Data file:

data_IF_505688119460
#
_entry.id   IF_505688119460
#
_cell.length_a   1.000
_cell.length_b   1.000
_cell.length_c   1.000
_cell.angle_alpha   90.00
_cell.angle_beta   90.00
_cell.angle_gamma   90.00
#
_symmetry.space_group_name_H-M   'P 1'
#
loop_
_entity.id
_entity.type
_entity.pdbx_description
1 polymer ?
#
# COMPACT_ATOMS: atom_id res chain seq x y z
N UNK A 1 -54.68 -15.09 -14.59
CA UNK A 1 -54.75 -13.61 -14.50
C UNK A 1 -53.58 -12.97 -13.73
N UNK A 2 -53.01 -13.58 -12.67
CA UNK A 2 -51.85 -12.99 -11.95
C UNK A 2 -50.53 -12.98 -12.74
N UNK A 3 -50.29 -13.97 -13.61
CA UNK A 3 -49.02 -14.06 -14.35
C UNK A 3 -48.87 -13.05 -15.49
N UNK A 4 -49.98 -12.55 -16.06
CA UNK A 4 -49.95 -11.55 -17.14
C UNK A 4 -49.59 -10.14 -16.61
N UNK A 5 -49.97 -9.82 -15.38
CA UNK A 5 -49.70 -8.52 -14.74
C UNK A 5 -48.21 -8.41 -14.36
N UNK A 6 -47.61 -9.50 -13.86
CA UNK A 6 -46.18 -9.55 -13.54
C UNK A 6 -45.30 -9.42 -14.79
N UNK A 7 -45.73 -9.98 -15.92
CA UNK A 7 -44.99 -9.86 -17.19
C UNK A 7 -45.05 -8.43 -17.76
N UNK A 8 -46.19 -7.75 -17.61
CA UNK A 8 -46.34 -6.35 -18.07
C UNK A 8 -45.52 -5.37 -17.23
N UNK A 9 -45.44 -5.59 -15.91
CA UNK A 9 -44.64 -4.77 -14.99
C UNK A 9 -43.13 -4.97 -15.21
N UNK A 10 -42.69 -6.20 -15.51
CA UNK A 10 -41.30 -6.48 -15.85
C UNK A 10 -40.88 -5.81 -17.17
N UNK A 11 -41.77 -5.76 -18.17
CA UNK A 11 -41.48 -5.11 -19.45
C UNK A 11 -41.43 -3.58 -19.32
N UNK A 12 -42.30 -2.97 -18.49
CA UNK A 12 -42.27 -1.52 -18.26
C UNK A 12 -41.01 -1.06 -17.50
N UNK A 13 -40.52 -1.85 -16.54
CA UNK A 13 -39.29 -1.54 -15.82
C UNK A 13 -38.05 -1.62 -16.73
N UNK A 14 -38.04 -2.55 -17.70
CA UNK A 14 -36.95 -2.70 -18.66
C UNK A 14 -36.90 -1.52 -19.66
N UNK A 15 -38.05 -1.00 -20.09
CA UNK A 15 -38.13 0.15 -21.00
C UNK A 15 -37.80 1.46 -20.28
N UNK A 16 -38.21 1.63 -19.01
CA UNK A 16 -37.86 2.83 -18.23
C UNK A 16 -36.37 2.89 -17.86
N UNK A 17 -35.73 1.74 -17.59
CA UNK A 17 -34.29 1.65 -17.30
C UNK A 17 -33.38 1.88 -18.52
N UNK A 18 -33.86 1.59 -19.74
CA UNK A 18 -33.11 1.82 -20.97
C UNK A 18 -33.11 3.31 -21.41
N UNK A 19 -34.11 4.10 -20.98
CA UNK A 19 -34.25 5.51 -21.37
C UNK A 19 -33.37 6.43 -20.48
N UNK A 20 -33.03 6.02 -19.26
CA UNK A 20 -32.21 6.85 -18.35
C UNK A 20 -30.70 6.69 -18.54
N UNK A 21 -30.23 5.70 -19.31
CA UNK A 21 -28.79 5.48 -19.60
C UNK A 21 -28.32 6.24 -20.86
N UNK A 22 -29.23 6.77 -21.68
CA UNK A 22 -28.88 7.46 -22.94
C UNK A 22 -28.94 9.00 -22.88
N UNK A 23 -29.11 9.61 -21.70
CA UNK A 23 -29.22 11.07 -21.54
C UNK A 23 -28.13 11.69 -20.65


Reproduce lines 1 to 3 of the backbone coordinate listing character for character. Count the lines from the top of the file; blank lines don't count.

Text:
data_IF_505688119460
#
_entry.id   IF_505688119460